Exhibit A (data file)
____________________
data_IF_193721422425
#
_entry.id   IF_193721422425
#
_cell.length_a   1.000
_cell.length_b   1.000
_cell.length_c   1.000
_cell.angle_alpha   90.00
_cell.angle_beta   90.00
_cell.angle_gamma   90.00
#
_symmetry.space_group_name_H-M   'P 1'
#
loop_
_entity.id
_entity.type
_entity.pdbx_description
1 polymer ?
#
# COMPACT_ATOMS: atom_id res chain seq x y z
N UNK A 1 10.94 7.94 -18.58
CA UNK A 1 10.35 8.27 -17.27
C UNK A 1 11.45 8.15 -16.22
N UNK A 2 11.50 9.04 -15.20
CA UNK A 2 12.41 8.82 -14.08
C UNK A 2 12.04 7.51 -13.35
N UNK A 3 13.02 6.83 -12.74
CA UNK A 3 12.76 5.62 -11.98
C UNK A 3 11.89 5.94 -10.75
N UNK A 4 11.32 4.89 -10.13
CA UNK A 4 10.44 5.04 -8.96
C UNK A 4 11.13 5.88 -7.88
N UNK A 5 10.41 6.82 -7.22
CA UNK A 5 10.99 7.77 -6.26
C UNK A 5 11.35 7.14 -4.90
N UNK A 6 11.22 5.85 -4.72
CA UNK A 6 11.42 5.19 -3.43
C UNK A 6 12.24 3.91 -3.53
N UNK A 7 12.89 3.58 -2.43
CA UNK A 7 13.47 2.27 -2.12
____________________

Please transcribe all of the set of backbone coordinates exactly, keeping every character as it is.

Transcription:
data_IF_193721422425
#
_entry.id   IF_193721422425
#
_cell.length_a   1.000
_cell.length_b   1.000
_cell.length_c   1.000
_cell.angle_alpha   90.00
_cell.angle_beta   90.00
_cell.angle_gamma   90.00
#
_symmetry.space_group_name_H-M   'P 1'
#
loop_
_entity.id
_entity.type
_entity.pdbx_description
1 polymer ?
#
# COMPACT_ATOMS: atom_id res chain seq x y z
N UNK A 1 10.94 7.94 -18.58
CA UNK A 1 10.35 8.27 -17.27
C UNK A 1 11.45 8.15 -16.22
N UNK A 2 11.50 9.04 -15.20
CA UNK A 2 12.41 8.82 -14.08
C UNK A 2 12.04 7.51 -13.35
N UNK A 3 13.02 6.83 -12.74
CA UNK A 3 12.76 5.62 -11.98
C UNK A 3 11.89 5.94 -10.75
N UNK A 4 11.32 4.89 -10.13
CA UNK A 4 10.44 5.04 -8.96
C UNK A 4 11.13 5.88 -7.88
N UNK A 5 10.41 6.82 -7.22
CA UNK A 5 10.99 7.77 -6.26
C UNK A 5 11.35 7.14 -4.90
N UNK A 6 11.22 5.85 -4.72
CA UNK A 6 11.42 5.19 -3.43
C UNK A 6 12.24 3.91 -3.53
N UNK A 7 12.89 3.58 -2.43
CA UNK A 7 13.47 2.27 -2.12